by Philipp Latzin, Urs Frey, Jakob Armann, Elisabeth Kieninger, Oliver Fuchs, Martin Röösli, Bianca Schaub
Ambient air pollution can alter cytokine concentrations as shown in vitro and following short-term exposure to high air pollution levels in vivo. Exposure to pollution during late pregnancy has been shown to affect fetal lymphocytic immunophenotypes. However, effects of prenatal exposure to moderate levels of air pollutants on cytokine regulation in cord blood of healthy infants are unknown. Methods
In a birth cohort of 265 healthy term-born neonates, we assessed maternal exposure to particles with an aerodynamic diameter of 10 µm or less (PM10), as well as to indoor air pollution during the last trimester, specifically the last 21, 14, 7, 3 and 1 days of pregnancy. As a proxy for traffic-related air pollution, we determined the distance of mothers' homes to major roads. We measured cytokine and chemokine levels (MCP-1, IL-6, IL-10, IL-1ß, TNF-a and GM-CSF) in cord blood serum using LUMINEX technology. Their association with pollution levels was assessed using regression analysis, adjusted for possible confounders. Results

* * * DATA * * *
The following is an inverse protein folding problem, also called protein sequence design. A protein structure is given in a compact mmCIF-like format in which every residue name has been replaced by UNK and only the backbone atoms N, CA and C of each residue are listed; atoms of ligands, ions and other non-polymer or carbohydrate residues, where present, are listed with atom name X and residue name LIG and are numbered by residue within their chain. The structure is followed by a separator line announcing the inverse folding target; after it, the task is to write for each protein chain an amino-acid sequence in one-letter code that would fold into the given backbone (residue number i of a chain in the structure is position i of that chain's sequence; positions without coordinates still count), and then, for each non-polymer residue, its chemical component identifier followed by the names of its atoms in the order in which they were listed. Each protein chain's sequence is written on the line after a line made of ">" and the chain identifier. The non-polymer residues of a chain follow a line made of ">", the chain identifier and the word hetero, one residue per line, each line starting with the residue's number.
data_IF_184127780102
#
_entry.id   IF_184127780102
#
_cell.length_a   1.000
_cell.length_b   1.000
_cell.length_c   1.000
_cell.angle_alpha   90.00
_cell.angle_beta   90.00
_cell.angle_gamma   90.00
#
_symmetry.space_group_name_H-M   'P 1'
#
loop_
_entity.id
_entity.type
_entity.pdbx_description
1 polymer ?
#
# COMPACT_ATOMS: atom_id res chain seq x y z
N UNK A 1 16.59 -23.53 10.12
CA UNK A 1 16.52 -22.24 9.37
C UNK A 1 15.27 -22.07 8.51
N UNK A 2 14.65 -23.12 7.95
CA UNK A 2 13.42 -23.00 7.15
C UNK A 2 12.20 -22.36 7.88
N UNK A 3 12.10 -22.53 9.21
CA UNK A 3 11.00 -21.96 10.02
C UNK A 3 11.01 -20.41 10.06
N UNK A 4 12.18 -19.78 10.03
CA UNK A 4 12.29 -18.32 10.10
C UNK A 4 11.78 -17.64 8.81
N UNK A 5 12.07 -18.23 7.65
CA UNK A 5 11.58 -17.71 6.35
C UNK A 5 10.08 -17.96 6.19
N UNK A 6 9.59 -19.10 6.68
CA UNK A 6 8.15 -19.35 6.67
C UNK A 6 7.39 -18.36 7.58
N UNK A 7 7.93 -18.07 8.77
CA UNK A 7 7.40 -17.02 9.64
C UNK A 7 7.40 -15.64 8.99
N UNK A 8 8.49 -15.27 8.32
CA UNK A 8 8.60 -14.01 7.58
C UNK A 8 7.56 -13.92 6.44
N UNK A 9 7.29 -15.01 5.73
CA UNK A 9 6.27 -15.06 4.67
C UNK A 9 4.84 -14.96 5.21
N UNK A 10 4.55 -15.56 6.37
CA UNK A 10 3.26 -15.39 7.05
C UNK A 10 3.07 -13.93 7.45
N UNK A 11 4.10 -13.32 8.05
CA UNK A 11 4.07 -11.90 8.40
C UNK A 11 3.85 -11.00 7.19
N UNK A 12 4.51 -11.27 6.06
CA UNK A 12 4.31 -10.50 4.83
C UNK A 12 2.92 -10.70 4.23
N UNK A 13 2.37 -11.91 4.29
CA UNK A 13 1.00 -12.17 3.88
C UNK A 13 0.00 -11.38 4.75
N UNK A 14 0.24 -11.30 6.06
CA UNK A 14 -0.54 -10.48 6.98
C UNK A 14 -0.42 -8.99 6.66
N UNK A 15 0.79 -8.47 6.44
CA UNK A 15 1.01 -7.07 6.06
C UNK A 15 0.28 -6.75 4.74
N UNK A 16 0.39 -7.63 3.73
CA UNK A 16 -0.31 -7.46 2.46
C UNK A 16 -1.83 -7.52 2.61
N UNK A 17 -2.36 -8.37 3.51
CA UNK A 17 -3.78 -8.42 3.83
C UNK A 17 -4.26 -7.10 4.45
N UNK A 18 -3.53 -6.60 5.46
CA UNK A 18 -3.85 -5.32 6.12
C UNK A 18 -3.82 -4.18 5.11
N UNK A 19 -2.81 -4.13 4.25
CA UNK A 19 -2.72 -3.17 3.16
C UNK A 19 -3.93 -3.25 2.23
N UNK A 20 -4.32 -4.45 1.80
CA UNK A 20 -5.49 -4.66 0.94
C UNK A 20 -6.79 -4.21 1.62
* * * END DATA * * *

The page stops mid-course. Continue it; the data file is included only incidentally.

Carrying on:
Mean (95%-CI) PM10 exposure for the last 7 days of pregnancy was 18.3 (10.3–38.4 µg/m3). PM10 exposure during the last 3 days of pregnancy was significantly associated with reduced IL-10 and during the last 3 months of pregnancy with increased IL-1ß levels in cord blood after adjustment for relevant confounders. Maternal smoking was associated with reduced IL-6 levels. For the other cytokines no association was found. Conclusions
Our results suggest that even naturally occurring prenatal exposure to moderate amounts of indoor and outdoor air pollution may lead to changes in cord blood cytokine levels in a population based cohort.